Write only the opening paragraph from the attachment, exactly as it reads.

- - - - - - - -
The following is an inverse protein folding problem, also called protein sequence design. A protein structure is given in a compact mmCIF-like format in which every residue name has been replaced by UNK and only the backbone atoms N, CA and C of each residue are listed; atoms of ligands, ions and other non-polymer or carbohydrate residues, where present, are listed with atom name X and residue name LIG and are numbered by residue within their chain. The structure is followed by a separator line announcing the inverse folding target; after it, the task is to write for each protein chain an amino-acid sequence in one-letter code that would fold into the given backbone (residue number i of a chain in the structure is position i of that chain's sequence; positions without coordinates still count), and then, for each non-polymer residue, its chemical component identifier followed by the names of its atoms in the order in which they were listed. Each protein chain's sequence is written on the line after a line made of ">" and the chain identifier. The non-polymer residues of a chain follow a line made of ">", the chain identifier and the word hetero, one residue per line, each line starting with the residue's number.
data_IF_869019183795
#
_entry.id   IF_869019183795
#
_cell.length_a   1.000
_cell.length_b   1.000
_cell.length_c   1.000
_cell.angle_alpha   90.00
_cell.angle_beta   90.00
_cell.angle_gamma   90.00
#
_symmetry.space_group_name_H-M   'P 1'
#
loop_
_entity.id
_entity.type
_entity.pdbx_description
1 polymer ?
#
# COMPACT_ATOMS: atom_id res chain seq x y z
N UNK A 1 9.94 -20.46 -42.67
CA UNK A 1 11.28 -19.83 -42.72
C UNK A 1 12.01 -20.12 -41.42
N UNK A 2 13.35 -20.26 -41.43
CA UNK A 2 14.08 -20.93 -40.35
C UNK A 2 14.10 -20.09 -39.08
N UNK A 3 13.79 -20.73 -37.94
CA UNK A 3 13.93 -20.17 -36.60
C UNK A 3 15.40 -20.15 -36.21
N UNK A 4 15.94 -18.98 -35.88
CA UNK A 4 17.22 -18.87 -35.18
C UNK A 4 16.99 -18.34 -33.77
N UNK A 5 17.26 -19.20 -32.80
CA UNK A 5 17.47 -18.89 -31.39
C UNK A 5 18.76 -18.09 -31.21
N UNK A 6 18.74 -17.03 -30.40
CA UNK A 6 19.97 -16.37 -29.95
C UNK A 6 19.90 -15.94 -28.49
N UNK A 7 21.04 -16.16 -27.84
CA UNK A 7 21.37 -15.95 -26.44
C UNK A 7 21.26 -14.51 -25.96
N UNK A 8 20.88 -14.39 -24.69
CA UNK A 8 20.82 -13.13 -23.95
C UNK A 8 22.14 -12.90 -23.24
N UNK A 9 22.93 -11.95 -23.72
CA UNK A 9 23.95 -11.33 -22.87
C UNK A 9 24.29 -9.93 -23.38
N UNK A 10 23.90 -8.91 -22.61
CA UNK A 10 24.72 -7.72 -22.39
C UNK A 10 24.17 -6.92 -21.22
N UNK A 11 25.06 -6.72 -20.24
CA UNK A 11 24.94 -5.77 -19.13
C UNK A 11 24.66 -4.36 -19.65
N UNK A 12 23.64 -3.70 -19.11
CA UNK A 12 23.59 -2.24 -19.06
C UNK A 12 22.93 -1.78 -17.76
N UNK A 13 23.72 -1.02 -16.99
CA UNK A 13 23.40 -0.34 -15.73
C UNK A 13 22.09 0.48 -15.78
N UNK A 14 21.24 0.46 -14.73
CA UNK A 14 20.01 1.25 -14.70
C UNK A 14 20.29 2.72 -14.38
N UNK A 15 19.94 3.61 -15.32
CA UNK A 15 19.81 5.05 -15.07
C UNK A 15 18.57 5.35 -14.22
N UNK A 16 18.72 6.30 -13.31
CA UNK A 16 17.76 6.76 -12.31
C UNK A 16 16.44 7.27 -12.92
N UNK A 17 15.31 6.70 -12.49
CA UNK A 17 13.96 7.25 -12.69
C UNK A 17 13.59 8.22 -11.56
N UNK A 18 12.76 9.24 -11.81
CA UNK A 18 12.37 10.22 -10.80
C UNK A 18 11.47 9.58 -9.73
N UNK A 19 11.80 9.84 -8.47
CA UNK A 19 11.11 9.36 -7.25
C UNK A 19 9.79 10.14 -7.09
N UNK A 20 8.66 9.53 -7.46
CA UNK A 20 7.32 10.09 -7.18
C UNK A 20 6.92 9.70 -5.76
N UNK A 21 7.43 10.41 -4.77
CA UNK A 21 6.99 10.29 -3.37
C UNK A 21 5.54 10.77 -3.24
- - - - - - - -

The following is an inverse protein folding problem, also called protein sequence design. A protein structure is given in a compact mmCIF-like format in which every residue name has been replaced by UNK and only the backbone atoms N, CA and C of each residue are listed; atoms of ligands, ions and other non-polymer or carbohydrate residues, where present, are listed with atom name X and residue name LIG and are numbered by residue within their chain. The structure is followed by a separator line announcing the inverse folding target; after it, the task is to write for each protein chain an amino-acid sequence in one-letter code that would fold into the given backbone (residue number i of a chain in the structure is position i of that chain's sequence; positions without coordinates still count), and then, for each non-polymer residue, its chemical component identifier followed by the names of its atoms in the order in which they were listed. Each protein chain's sequence is written on the line after a line made of ">" and the chain identifier. The non-polymer residues of a chain follow a line made of ">", the chain identifier and the word hetero, one residue per line, each line starting with the residue's number.